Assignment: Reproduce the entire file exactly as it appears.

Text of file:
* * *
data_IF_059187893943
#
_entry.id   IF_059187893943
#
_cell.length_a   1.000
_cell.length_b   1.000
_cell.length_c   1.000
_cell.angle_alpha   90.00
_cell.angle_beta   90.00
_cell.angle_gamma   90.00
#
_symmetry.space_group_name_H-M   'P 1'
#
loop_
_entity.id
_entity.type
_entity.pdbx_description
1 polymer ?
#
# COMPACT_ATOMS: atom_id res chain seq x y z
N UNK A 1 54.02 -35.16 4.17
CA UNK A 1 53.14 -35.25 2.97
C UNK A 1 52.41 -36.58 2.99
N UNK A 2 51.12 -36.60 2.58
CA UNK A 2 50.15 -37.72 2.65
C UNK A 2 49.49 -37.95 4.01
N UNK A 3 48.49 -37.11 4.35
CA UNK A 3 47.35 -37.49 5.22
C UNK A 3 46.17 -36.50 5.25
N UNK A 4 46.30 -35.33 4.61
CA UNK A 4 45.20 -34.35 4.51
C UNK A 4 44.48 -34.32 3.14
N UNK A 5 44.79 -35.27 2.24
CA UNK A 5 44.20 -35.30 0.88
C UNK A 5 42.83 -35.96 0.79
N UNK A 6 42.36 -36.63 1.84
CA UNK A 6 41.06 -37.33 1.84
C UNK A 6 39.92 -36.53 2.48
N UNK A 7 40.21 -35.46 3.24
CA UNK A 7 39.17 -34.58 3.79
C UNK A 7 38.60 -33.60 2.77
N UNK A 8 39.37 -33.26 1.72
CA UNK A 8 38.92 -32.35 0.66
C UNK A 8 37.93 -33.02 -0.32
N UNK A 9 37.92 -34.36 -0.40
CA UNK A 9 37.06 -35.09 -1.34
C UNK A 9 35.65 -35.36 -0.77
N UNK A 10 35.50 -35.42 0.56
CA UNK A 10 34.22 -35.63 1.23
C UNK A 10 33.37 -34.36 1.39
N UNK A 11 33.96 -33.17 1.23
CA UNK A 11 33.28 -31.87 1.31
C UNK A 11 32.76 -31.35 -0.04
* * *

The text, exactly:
data_IF_059187893943
#
_entry.id   IF_059187893943
#
_cell.length_a   1.000
_cell.length_b   1.000
_cell.length_c   1.000
_cell.angle_alpha   90.00
_cell.angle_beta   90.00
_cell.angle_gamma   90.00
#
_symmetry.space_group_name_H-M   'P 1'
#
loop_
_entity.id
_entity.type
_entity.pdbx_description
1 polymer ?
#
# COMPACT_ATOMS: atom_id res chain seq x y z
N UNK A 1 54.02 -35.16 4.17
CA UNK A 1 53.14 -35.25 2.97
C UNK A 1 52.41 -36.58 2.99
N UNK A 2 51.12 -36.60 2.58
CA UNK A 2 50.15 -37.72 2.65
C UNK A 2 49.49 -37.95 4.01
N UNK A 3 48.49 -37.11 4.35
CA UNK A 3 47.35 -37.49 5.22
C UNK A 3 46.17 -36.50 5.25
N UNK A 4 46.30 -35.33 4.61
CA UNK A 4 45.20 -34.35 4.51
C UNK A 4 44.48 -34.32 3.14
N UNK A 5 44.79 -35.27 2.24
CA UNK A 5 44.20 -35.30 0.88
C UNK A 5 42.83 -35.96 0.79
N UNK A 6 42.36 -36.63 1.84
CA UNK A 6 41.06 -37.33 1.84
C UNK A 6 39.92 -36.53 2.48
N UNK A 7 40.21 -35.46 3.24
CA UNK A 7 39.17 -34.58 3.79
C UNK A 7 38.60 -33.60 2.77
N UNK A 8 39.37 -33.26 1.72
CA UNK A 8 38.92 -32.35 0.66
C UNK A 8 37.93 -33.02 -0.32
N UNK A 9 37.92 -34.36 -0.40
CA UNK A 9 37.06 -35.09 -1.34
C UNK A 9 35.65 -35.36 -0.77
N UNK A 10 35.50 -35.42 0.56
CA UNK A 10 34.22 -35.63 1.23
C UNK A 10 33.37 -34.36 1.39
N UNK A 11 33.96 -33.17 1.23
CA UNK A 11 33.28 -31.87 1.31
C UNK A 11 32.76 -31.35 -0.04